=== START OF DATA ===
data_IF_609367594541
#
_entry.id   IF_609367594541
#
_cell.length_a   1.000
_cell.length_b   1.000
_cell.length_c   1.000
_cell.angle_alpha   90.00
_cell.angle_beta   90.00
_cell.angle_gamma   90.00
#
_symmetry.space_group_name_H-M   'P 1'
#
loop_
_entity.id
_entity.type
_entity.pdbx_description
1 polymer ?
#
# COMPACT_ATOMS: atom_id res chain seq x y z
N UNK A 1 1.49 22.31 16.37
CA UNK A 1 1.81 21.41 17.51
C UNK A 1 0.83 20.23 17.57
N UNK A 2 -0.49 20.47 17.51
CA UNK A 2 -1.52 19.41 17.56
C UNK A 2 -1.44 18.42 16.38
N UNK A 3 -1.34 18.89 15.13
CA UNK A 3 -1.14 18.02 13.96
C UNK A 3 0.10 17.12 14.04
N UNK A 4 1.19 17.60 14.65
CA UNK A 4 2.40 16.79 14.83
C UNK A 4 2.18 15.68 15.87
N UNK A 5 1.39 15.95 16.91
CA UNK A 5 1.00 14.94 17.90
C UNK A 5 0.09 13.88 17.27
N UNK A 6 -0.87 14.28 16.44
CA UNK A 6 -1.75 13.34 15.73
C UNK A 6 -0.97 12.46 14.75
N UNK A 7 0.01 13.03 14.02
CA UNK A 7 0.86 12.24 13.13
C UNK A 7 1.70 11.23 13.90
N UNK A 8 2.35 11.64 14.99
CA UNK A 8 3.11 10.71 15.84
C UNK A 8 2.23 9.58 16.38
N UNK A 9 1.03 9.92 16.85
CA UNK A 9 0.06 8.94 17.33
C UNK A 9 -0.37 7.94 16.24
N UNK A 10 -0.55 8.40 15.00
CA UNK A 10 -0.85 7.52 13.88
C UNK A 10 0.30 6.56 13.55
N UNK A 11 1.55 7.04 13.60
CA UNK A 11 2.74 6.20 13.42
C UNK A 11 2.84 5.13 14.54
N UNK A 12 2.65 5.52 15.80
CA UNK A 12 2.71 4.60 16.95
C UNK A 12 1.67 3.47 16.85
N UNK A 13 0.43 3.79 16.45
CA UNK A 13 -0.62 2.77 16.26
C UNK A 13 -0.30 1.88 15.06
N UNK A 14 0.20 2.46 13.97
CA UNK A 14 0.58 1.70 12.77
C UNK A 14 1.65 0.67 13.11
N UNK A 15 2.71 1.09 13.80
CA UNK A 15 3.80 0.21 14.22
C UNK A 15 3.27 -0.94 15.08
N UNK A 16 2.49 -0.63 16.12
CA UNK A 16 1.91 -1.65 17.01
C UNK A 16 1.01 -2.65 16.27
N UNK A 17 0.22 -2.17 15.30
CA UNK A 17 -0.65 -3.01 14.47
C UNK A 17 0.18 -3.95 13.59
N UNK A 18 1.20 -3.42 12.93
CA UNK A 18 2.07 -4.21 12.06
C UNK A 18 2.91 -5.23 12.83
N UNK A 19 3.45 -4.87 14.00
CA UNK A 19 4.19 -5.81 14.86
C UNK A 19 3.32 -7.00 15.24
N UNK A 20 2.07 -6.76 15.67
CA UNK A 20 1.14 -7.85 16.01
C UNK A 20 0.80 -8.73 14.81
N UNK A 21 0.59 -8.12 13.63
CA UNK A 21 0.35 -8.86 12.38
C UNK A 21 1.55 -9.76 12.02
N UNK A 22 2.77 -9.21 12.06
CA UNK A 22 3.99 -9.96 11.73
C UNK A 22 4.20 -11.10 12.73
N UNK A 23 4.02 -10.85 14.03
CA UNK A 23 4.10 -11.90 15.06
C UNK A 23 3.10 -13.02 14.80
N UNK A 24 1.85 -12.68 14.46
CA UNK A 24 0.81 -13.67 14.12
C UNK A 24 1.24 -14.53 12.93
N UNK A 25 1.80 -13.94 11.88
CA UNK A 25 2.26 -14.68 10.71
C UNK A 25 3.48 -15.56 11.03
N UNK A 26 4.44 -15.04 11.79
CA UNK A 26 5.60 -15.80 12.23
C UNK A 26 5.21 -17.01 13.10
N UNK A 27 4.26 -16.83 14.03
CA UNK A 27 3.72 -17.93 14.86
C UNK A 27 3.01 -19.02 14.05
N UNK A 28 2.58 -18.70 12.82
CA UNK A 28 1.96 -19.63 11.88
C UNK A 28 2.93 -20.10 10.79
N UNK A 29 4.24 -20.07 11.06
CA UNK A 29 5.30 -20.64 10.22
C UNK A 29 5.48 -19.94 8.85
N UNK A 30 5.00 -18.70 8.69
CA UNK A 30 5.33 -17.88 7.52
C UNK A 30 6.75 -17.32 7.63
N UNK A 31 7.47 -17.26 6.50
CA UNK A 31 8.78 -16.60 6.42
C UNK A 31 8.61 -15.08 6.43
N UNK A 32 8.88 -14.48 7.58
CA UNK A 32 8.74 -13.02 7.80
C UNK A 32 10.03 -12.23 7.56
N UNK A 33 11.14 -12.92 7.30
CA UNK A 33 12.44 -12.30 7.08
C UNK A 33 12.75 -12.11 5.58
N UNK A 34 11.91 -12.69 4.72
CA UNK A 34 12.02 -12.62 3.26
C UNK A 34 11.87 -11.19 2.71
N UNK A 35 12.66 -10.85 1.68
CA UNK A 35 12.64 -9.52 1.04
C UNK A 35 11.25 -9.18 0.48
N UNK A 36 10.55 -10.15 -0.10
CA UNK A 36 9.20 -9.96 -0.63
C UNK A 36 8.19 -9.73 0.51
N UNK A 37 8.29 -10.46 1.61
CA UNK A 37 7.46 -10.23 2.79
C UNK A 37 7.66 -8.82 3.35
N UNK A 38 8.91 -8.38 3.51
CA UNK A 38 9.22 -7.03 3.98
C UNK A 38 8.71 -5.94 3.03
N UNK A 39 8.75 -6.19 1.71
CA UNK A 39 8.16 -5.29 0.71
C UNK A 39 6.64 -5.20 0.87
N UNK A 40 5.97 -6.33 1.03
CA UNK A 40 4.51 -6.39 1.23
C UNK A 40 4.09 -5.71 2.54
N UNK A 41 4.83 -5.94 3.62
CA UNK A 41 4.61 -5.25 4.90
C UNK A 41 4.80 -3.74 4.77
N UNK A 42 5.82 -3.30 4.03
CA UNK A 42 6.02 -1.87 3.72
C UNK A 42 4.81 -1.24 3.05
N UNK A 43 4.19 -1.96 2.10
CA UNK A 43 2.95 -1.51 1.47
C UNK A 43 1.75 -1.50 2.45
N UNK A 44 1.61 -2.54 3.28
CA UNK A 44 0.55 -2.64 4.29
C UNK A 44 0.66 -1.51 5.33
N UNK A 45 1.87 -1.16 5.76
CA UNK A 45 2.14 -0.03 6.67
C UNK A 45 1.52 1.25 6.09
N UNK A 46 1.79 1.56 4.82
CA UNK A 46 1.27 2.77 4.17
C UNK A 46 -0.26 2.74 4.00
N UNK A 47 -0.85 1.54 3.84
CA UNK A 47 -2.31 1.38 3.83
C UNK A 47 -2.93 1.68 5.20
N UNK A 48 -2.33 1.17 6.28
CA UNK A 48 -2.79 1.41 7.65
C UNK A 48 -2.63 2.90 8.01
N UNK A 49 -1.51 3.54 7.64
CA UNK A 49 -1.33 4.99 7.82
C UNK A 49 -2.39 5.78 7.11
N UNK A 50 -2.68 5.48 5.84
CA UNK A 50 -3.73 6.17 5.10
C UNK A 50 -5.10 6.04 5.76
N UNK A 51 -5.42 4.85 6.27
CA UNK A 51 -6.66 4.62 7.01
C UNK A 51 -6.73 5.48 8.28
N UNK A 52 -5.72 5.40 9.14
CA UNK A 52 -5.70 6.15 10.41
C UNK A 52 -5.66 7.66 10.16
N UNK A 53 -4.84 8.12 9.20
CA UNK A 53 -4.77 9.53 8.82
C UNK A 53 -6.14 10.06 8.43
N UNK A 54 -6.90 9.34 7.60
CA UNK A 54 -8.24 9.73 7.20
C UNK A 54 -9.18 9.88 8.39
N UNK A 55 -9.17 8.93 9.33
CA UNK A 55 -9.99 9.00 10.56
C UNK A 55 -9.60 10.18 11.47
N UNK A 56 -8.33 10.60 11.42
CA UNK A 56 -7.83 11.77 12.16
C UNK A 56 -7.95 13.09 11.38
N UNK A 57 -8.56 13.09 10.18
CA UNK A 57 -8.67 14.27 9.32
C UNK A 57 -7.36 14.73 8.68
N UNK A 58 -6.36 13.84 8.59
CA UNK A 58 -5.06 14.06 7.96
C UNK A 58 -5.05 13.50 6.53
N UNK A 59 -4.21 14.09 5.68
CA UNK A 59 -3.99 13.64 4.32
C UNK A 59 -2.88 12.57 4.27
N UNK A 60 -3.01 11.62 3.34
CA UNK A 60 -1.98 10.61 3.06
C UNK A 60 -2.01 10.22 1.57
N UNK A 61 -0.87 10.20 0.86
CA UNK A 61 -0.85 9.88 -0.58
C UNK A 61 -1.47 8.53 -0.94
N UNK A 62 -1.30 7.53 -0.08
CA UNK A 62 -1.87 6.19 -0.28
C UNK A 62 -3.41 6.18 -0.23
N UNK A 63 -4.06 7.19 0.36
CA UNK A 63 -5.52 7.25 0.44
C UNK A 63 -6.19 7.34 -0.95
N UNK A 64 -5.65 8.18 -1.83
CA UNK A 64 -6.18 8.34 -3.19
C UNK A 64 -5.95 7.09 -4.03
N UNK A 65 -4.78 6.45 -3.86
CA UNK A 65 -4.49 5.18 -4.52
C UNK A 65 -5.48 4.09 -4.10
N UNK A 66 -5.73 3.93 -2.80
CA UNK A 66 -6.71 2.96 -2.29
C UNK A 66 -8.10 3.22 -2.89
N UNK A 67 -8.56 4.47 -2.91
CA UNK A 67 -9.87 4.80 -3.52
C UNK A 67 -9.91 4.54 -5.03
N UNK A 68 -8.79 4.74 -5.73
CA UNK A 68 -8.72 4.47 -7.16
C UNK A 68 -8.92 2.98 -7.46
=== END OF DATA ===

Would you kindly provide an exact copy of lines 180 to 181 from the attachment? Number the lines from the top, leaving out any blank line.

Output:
N UNK A 54 -6.90 9.34 7.60
CA UNK A 54 -8.24 9.73 7.20